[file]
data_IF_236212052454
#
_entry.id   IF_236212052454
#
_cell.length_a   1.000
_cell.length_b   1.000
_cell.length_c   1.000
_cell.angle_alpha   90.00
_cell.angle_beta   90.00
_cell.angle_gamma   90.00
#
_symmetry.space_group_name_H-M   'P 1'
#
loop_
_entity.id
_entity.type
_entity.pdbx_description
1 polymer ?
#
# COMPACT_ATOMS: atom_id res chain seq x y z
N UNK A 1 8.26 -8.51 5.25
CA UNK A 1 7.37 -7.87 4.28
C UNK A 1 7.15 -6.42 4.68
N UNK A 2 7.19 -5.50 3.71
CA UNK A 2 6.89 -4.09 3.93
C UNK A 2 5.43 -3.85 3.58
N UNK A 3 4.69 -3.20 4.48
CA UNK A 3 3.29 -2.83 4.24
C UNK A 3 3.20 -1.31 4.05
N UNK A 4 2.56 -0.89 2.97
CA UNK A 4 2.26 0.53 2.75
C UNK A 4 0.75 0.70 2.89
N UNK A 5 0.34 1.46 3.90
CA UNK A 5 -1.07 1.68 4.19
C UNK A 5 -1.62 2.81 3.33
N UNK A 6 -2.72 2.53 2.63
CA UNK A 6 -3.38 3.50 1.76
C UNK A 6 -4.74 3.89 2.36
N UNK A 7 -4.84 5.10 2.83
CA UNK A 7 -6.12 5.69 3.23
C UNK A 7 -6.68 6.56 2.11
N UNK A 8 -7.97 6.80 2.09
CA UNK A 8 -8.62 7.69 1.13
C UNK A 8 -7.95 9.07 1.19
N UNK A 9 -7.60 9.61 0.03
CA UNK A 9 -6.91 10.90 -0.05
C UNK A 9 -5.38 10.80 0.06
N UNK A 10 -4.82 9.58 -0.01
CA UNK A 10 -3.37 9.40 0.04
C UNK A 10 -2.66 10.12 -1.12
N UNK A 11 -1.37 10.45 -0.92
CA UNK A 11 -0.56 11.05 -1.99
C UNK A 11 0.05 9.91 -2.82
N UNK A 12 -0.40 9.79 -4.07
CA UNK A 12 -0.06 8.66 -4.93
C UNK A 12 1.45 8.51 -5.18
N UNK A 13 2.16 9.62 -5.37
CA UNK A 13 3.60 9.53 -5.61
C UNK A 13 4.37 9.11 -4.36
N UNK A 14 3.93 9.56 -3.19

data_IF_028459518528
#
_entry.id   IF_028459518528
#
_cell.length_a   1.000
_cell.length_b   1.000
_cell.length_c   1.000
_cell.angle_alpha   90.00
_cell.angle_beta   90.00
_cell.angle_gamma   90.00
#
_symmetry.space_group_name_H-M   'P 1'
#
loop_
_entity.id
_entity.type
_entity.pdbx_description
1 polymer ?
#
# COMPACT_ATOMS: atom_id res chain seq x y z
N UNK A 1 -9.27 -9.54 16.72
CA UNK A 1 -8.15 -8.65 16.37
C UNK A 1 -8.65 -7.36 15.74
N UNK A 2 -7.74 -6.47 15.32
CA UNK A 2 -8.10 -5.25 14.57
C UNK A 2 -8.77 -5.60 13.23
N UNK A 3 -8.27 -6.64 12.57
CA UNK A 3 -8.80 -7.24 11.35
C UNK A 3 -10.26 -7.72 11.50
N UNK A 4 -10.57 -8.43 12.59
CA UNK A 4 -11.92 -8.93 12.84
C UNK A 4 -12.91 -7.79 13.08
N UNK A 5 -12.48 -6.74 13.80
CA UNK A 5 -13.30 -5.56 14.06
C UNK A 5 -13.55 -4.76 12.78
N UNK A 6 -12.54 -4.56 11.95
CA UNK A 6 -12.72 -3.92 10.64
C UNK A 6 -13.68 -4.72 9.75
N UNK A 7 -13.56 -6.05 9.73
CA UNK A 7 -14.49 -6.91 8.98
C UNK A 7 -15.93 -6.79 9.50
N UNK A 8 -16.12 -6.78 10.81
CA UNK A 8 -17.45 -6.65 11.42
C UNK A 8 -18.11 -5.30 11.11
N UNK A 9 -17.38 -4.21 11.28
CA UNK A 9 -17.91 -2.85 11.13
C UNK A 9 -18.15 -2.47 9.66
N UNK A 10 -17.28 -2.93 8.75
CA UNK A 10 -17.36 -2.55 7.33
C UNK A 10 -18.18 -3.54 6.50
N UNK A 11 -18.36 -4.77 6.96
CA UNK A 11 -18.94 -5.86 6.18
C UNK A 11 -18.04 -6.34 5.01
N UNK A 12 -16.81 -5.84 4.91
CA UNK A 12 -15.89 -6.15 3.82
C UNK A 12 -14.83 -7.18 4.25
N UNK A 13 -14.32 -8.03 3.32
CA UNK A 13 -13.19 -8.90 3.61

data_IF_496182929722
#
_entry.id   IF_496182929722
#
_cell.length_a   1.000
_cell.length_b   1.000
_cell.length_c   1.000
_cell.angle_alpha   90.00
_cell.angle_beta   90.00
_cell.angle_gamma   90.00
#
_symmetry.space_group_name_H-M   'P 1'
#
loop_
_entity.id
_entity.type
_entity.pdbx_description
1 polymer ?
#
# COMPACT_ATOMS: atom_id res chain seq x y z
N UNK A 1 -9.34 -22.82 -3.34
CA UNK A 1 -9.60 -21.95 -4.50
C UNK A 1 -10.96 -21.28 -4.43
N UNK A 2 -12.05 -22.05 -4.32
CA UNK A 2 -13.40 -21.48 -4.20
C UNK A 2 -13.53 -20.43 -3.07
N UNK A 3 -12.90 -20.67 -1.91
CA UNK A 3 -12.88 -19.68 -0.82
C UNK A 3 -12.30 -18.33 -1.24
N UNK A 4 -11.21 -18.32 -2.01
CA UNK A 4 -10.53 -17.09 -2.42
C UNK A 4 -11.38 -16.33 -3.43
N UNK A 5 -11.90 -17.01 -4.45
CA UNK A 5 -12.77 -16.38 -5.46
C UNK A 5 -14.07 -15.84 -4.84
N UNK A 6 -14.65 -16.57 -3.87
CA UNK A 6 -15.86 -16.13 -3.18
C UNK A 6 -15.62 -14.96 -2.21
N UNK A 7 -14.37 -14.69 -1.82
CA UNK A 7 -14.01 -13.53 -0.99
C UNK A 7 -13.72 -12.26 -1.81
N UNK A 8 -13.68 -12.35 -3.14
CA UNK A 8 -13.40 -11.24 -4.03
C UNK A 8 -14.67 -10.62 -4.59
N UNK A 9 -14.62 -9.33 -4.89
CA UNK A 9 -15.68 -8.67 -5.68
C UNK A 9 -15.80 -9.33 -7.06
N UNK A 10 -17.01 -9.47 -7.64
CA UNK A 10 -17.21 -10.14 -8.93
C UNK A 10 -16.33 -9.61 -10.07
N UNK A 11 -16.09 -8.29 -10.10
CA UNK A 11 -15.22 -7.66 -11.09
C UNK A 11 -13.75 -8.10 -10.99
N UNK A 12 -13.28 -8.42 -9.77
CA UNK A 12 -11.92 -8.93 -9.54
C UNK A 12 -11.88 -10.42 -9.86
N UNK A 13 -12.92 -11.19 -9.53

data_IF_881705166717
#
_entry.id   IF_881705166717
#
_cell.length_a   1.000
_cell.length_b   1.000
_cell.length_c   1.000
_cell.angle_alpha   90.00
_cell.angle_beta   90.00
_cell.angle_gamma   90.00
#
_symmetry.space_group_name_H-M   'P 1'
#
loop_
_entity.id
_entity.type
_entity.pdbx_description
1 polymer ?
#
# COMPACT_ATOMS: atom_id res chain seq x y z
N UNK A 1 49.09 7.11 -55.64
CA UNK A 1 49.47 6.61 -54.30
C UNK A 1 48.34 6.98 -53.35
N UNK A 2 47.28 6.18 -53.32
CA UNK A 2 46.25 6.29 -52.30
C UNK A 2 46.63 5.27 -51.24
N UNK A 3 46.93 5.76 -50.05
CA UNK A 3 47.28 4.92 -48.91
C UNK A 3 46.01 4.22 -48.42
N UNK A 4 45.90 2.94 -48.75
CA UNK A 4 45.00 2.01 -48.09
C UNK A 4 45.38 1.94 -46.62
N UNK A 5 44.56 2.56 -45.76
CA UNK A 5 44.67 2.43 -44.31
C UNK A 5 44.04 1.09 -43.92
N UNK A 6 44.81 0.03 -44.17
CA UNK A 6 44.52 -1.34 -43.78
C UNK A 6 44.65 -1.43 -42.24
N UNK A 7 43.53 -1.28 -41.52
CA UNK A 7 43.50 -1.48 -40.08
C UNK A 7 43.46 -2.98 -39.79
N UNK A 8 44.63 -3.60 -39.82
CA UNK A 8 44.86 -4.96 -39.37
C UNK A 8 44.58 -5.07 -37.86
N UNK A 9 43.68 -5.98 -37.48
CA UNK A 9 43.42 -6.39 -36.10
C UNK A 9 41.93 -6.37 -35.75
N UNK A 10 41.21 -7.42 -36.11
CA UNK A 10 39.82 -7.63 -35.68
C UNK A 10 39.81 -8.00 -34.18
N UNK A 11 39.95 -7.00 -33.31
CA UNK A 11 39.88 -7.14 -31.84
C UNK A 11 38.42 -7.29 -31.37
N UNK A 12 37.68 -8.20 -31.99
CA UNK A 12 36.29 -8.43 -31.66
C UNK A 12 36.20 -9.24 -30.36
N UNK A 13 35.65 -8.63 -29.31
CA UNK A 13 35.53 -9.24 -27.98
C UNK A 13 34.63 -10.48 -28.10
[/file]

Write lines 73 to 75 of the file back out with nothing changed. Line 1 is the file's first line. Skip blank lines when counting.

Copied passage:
#
loop_
_entity.id